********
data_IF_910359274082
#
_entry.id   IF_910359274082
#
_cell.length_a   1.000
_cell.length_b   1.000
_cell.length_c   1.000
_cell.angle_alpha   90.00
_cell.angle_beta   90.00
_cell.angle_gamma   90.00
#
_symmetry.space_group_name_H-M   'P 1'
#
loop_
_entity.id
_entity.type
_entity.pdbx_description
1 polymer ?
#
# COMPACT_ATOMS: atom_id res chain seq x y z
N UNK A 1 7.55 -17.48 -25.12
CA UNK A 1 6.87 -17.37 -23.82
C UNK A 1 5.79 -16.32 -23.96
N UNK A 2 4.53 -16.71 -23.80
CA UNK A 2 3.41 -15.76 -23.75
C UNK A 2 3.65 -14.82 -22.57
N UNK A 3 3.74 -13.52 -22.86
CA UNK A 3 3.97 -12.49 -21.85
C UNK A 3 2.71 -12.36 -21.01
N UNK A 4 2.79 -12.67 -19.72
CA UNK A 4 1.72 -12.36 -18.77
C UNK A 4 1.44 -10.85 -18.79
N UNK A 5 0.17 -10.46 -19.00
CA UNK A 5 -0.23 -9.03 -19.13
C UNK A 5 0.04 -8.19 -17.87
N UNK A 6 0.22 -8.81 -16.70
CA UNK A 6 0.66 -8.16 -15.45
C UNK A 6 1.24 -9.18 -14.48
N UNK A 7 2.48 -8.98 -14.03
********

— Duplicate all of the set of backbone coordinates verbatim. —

data_IF_910359274082
#
_entry.id   IF_910359274082
#
_cell.length_a   1.000
_cell.length_b   1.000
_cell.length_c   1.000
_cell.angle_alpha   90.00
_cell.angle_beta   90.00
_cell.angle_gamma   90.00
#
_symmetry.space_group_name_H-M   'P 1'
#
loop_
_entity.id
_entity.type
_entity.pdbx_description
1 polymer ?
#
# COMPACT_ATOMS: atom_id res chain seq x y z
N UNK A 1 7.55 -17.48 -25.12
CA UNK A 1 6.87 -17.37 -23.82
C UNK A 1 5.79 -16.32 -23.96
N UNK A 2 4.53 -16.71 -23.80
CA UNK A 2 3.41 -15.76 -23.75
C UNK A 2 3.65 -14.82 -22.57
N UNK A 3 3.74 -13.52 -22.86
CA UNK A 3 3.97 -12.49 -21.85
C UNK A 3 2.71 -12.36 -21.01
N UNK A 4 2.79 -12.67 -19.72
CA UNK A 4 1.72 -12.36 -18.77
C UNK A 4 1.44 -10.85 -18.79
N UNK A 5 0.17 -10.46 -19.00
CA UNK A 5 -0.23 -9.03 -19.13
C UNK A 5 0.04 -8.19 -17.87
N UNK A 6 0.22 -8.81 -16.70
CA UNK A 6 0.66 -8.16 -15.45
C UNK A 6 1.24 -9.18 -14.48
N UNK A 7 2.48 -8.98 -14.03